On March 31, 2018, the world lost a wonderfully humble and amazing man. Ron Burnam was a loving husband, tender father, friend and doctor whose generous, loving heart stopped much too soon. Born to Lon Stiver and Nina Louise Burnam on Feb. 23, 1943, in Tucson, AZ, he was the oldest of four kids. He was raised in the small mining town of Hayden, AZ. Young Ron always dreamt of becoming a doctor and persevered even when the townsfolk doubted. He worked hard every summer at the Shell Gas Station in order to have enough money to go to college.
After graduating high school, he studied pre-med at the University of Arizona in Tucson. In his second year, he met nursing student, Judy Nicholas, at a dance in Phoenix. With Ron in Tucson and Judy in Phoenix, they didn’t get to date often, but with his infectious smile, chivalrous and easy manner and fun, irreverent sense of humor, he quickly won her heart.
Ron began medical school at the University of Utah in 1964. He married the love of his life, Judy, in August of 1965, and set up housekeeping in the “lambing sheds” (WWII barracks turned married student housing). Money was tight, so Judy began work as a new RN at the U of U, and Ron joined the U.S. Army to help with expenses. Before leaving Utah, the couple welcomed their first child, Angela Gay, in December of 1967.
Upon graduating, Ron moved his small family to San Francisco, where he began his internship, then residency in Internal Medicine at Letterman General Army Hospital on the Presidio. Here, he gained valuable experience treating soldiers returning from Vietnam. The years on the Presidio found the couple blessed with three more children, Heather Louise, Tiffany Marie and Nicholas Stiver. Juggling a young family and busy schedule, Ron realized time with family would need to be a priority, so bought a small motor home. This began a lifelong love of camping and family trips.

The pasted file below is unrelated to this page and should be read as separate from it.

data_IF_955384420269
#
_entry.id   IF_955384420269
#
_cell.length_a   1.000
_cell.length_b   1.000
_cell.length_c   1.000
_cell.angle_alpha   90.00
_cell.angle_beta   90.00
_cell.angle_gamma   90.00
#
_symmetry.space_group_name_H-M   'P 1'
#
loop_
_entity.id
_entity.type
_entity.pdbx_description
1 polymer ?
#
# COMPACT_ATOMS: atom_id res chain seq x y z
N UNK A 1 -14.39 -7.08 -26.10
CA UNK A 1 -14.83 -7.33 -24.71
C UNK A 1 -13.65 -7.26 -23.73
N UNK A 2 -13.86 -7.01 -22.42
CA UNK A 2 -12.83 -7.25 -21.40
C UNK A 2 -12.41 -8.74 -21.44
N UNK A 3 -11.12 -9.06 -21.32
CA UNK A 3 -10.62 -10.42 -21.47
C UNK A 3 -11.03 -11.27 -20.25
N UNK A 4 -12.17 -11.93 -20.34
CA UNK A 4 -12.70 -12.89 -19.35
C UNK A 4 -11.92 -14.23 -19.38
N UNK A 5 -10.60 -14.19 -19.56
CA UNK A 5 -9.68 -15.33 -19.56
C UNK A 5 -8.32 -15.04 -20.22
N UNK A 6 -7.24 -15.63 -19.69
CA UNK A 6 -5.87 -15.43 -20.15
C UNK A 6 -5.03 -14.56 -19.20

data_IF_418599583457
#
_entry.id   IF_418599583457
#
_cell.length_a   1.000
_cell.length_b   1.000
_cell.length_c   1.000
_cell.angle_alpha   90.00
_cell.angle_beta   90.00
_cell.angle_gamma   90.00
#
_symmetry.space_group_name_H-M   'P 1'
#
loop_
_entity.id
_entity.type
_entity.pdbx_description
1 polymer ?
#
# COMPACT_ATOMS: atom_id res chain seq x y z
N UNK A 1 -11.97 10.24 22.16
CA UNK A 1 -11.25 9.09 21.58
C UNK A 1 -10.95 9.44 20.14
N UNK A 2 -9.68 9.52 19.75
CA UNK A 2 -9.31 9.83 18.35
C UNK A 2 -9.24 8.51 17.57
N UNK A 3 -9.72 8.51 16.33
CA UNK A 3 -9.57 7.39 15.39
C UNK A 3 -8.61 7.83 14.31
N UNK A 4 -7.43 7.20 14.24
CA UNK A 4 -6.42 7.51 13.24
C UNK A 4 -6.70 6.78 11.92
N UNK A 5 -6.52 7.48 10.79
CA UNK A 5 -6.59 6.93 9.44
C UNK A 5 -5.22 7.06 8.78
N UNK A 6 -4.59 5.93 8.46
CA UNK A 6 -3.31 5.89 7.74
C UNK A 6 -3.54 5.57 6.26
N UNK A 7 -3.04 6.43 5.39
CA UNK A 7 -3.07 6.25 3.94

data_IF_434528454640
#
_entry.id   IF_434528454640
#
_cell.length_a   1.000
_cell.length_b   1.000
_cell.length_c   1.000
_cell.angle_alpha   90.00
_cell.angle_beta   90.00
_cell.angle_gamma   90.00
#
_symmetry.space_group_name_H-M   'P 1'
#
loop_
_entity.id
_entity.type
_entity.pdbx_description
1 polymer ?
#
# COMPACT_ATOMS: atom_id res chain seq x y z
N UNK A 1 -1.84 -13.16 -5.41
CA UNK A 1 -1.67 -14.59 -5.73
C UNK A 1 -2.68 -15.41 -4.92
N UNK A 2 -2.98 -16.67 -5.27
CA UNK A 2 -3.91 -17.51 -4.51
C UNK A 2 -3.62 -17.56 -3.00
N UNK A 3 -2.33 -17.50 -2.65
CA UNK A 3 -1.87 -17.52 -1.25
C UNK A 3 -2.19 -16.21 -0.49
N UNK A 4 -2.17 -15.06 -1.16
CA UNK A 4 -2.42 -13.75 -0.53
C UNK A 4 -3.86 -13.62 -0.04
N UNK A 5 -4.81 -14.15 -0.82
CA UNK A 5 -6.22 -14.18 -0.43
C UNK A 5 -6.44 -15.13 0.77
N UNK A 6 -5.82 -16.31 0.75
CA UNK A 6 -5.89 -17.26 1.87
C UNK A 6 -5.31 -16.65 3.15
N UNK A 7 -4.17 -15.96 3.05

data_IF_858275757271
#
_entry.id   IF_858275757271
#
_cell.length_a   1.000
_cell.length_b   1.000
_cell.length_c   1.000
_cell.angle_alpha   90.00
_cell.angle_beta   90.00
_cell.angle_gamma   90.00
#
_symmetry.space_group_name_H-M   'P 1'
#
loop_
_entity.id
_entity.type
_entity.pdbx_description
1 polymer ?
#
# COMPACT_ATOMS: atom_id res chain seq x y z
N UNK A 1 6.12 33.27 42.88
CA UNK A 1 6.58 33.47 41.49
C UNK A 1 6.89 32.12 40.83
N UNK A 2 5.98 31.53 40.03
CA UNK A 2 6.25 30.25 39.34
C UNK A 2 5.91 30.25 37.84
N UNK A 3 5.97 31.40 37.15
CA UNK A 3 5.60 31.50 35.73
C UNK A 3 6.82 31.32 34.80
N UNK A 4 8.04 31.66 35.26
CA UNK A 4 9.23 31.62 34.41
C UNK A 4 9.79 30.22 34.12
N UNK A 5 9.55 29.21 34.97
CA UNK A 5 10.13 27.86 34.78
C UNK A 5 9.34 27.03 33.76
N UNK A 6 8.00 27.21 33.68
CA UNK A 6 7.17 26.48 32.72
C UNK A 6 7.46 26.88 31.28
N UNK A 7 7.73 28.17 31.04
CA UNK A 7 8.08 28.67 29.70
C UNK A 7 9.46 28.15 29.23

Finally able to afford a home, the family moved to Lucas Valley in Marin County in 1974. Ron completed his Pulmonary Fellowship and made the decision to retire from the Army. The family moved to Montana, where he went into private practice and started the Respiratory Center. As the practice grew, he was joined by associates Thomas Thigpen, Fred Kahn and Jim McMeekin. Judy also came onboard as the office RN. Ron treated his patients with respect and gentle care, and always took extra time to listen to their concerns. He especially admired his rancher patients for their tenacity, work ethic and perseverance, impressed by the hard life many of them endured. (When not dreaming of becoming a doctor, Little Ronny dreamt of being a cowboy, having enjoyed many summers helping on his granddaddy’s ranch in Colorado.)
In the late ’80s, the world seemed to be enjoying a quiet period, so Ron decided to join the Army Reserves to complete his 20 years of service. Though this seemed a good decision at the time, he was ordered to Saudi Arabia in 1990 with the outbreak of the Gulf War. Upon returning he said, “I thought I had signed up for the retirement plan, not the travel plan!” Lt. Col. Ron Burnam retired from the service several years later.